Equity Value – Drivers of Equity Value – Be appropriately Corporate
Companies are in business to create profit and equity value, a pursuit that occupies countless hours in boardrooms and executive suites around the world. Selective companies get it right as they set the correct value creation course and sustain it over time. But many do not. Some companies cannot find the right strategic path; others cannot execute their strategy. The ones who execute well for a while often lose their way.
The development of a corporate strategy is more than the aggregation of business unit strategies. The best corporate strategies force a company to make clear choices about its portfolio and the allocation of its resources. For larger companies, especially public companies, the challenge to have an effective corporate strategy intensifies by quarterly reporting requirements and the demands of a vastly larger and more vocal group of stakeholders.
The challenge for a smaller company owner or manager is what to do when. They may have experience from a larger corporation. They may have good knowledge from the business gurus of the day. But what works for a large corporation is not always applicable and can be dangerous for a smaller company.
We have previously described the characteristics of a corporate company. The challenge is to be appropriately corporate. To constantly strive for growth and sustainability, for improvement in all aspects of the business, through strategy, technology, marketing and sales, operations and finance.
Changes within the business add rigour, consistency, sophistication and transparency – and reduce risk. Each change is a step improvement from the previous position. But not too big a step and not too soon.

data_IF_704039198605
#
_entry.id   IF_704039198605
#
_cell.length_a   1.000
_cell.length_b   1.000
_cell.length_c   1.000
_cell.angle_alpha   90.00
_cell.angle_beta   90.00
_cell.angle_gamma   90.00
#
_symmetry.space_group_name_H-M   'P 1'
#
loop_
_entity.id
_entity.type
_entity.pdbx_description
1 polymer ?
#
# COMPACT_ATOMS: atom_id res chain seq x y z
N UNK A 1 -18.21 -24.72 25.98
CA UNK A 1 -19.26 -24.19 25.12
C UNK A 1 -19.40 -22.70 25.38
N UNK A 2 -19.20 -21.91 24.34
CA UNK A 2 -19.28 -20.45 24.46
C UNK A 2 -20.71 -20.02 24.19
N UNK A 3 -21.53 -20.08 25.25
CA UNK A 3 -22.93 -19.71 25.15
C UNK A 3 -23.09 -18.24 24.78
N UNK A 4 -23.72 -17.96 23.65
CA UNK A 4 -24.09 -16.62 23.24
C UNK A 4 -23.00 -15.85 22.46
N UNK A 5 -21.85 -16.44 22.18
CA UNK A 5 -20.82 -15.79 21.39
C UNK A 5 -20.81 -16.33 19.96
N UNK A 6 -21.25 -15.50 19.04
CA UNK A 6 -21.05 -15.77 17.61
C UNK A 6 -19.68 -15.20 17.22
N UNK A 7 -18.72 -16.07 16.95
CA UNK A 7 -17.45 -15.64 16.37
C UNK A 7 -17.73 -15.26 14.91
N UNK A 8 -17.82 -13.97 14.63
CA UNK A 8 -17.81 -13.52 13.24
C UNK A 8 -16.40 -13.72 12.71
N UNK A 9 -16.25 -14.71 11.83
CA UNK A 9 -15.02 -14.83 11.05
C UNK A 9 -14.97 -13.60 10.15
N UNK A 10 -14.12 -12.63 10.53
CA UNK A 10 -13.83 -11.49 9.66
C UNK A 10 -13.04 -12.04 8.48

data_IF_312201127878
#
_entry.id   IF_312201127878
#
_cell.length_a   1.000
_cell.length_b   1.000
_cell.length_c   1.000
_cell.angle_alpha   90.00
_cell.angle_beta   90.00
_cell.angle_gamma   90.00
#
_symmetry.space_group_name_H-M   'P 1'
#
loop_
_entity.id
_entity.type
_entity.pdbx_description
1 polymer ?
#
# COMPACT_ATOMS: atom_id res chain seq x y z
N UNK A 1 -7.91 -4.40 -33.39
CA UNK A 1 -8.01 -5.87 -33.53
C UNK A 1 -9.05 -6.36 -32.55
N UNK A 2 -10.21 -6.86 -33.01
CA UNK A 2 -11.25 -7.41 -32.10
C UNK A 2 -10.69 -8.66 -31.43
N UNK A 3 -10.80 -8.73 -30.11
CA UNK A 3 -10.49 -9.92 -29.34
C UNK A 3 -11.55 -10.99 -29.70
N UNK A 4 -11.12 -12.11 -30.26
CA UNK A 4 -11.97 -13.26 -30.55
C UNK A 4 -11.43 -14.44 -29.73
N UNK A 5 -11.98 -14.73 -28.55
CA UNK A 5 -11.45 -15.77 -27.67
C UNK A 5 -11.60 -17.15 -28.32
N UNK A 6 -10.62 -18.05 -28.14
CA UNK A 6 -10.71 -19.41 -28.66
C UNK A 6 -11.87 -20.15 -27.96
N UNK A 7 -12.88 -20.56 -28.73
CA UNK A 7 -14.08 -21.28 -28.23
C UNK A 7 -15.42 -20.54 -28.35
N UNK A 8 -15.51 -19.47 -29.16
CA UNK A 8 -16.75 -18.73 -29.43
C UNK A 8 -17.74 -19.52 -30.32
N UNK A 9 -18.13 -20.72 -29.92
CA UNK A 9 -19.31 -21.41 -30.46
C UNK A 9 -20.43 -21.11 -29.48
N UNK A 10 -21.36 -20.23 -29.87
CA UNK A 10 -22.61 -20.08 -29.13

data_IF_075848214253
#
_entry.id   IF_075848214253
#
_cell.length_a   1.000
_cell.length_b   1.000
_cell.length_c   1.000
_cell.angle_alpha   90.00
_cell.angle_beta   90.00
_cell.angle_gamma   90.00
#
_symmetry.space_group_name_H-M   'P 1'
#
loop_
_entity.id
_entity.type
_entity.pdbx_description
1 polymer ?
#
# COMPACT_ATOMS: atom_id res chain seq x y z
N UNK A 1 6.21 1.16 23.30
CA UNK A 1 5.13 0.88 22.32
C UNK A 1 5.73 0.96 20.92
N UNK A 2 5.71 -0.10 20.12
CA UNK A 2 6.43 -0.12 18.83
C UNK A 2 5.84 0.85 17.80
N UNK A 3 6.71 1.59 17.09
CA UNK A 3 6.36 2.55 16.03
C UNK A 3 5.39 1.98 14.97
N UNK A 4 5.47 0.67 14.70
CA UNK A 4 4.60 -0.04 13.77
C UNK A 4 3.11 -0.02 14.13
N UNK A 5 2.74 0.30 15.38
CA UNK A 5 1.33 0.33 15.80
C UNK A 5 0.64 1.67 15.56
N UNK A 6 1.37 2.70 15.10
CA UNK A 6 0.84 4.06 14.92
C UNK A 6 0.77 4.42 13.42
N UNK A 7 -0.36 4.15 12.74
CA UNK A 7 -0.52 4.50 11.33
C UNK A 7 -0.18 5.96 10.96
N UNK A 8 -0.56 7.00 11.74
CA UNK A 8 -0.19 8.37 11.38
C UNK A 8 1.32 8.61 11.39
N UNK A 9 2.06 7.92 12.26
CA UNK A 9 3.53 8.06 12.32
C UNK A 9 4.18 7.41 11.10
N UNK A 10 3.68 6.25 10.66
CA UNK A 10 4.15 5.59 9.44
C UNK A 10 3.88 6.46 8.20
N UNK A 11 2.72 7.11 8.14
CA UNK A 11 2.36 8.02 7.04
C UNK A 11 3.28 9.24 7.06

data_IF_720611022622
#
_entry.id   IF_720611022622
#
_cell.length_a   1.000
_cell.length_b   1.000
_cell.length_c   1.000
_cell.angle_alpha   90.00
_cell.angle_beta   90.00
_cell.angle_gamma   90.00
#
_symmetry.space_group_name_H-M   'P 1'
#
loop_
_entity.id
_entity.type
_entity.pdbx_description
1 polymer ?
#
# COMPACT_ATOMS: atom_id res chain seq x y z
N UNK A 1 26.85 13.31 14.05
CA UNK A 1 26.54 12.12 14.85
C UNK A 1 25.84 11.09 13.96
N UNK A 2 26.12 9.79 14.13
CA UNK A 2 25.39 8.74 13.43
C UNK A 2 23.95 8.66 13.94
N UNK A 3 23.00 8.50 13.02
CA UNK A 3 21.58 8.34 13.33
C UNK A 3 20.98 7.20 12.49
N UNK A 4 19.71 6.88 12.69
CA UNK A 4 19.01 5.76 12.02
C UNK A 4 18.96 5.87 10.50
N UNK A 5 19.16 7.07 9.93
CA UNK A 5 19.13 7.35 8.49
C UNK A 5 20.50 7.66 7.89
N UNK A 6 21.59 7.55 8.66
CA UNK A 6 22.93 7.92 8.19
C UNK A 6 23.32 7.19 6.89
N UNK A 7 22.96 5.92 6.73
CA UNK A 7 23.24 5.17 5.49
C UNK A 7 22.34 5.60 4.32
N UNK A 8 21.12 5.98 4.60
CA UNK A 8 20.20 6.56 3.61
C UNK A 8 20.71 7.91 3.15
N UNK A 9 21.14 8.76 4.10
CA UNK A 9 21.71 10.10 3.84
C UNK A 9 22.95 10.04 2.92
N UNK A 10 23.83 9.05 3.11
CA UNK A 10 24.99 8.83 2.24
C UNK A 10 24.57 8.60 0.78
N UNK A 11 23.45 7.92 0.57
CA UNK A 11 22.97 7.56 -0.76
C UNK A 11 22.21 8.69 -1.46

The best companies are constantly investing and improving, are not satisfied with their current position, and are willing to tear down previous investments when the time is right.
In the Australian market we notice distinct changes for organisations that grow through staff numbers of about 15. What works for a company of say 5-15 staff does not work for a company of about 15-50 staff. Dramatic changes are required to the organisation to be able to sustain growth through the 15 barrier to 20 and then 25 staff and beyond. Failure to restructure and reinvest usually results in a decline back to the “ceiling” of around 15 staff.
And all of that work and investment needs to be repeated when staff numbers get up to the 50-person level.
Companies that find themselves in the acquisition spotlight become exposed if they have not been undertaking the right investment to manage the current and near future requirements. If management structures, financing arrangements and technology systems are failing it will be obvious and will reflect in both “attractiveness” and equity value.
Acquirers react negatively to companies that have under-invested over time, or stopped investment to boost profits prior to sale.
The opportunity for recruitment agency owners and managers is to learn from their environment. Benchmark your performance and productivity (In Australia we recommend the RIB Report, watch your peers, network and travel to conferences. Constantly be reviewing your business for weaknesses and risks as well as being open to new ideas and new work methods.For small to medium companies the challenge is even harder. The media, academia and suppliers often showcase the larger companies and the successes they have achieved. That doesn't always help smaller recruitment agencies decide how to make the right investment at the right time at the right level.
HHMC Global provides advisory services to the recruitment and staffing industry and is best known for its work on M&A transactions. HHMC is based in Australia and works with clients globally. To discuss your business future contact Rod Hore or Richard Hayward.